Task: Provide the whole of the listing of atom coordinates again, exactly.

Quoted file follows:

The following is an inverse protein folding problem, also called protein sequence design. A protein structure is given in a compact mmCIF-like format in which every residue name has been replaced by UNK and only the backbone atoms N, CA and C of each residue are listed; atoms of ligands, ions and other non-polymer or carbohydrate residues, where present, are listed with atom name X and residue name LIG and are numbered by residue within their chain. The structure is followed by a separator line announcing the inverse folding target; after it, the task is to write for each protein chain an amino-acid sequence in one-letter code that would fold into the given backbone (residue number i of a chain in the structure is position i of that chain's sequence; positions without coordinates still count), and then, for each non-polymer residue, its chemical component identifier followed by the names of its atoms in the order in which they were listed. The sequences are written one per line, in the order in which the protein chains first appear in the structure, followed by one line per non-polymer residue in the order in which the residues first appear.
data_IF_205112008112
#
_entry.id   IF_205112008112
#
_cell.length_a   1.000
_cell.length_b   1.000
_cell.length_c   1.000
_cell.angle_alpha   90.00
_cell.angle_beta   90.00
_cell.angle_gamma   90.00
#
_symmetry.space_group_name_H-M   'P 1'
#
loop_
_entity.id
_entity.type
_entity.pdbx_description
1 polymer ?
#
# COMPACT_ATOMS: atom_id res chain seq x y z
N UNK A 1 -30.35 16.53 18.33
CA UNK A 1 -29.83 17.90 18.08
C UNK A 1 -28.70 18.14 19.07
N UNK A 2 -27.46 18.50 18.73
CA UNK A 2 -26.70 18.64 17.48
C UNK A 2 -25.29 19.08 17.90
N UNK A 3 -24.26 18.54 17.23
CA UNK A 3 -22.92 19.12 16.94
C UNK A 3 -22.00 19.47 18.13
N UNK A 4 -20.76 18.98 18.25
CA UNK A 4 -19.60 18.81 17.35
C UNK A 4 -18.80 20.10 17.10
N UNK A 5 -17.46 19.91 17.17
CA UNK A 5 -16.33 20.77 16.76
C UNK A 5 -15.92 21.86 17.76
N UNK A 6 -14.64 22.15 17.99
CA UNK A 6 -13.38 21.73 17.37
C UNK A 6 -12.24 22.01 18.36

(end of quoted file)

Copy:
The following is an inverse protein folding problem, also called protein sequence design. A protein structure is given in a compact mmCIF-like format in which every residue name has been replaced by UNK and only the backbone atoms N, CA and C of each residue are listed; atoms of ligands, ions and other non-polymer or carbohydrate residues, where present, are listed with atom name X and residue name LIG and are numbered by residue within their chain. The structure is followed by a separator line announcing the inverse folding target; after it, the task is to write for each protein chain an amino-acid sequence in one-letter code that would fold into the given backbone (residue number i of a chain in the structure is position i of that chain's sequence; positions without coordinates still count), and then, for each non-polymer residue, its chemical component identifier followed by the names of its atoms in the order in which they were listed. The sequences are written one per line, in the order in which the protein chains first appear in the structure, followed by one line per non-polymer residue in the order in which the residues first appear.
data_IF_205112008112
#
_entry.id   IF_205112008112
#
_cell.length_a   1.000
_cell.length_b   1.000
_cell.length_c   1.000
_cell.angle_alpha   90.00
_cell.angle_beta   90.00
_cell.angle_gamma   90.00
#
_symmetry.space_group_name_H-M   'P 1'
#
loop_
_entity.id
_entity.type
_entity.pdbx_description
1 polymer ?
#
# COMPACT_ATOMS: atom_id res chain seq x y z
N UNK A 1 -30.35 16.53 18.33
CA UNK A 1 -29.83 17.90 18.08
C UNK A 1 -28.70 18.14 19.07
N UNK A 2 -27.46 18.50 18.73
CA UNK A 2 -26.70 18.64 17.48
C UNK A 2 -25.29 19.08 17.90
N UNK A 3 -24.26 18.54 17.23
CA UNK A 3 -22.92 19.12 16.94
C UNK A 3 -22.00 19.47 18.13
N UNK A 4 -20.76 18.98 18.25
CA UNK A 4 -19.60 18.81 17.35
C UNK A 4 -18.80 20.10 17.10
N UNK A 5 -17.46 19.91 17.17
CA UNK A 5 -16.33 20.77 16.76
C UNK A 5 -15.92 21.86 17.76
N UNK A 6 -14.64 22.15 17.99
CA UNK A 6 -13.38 21.73 17.37
C UNK A 6 -12.24 22.01 18.36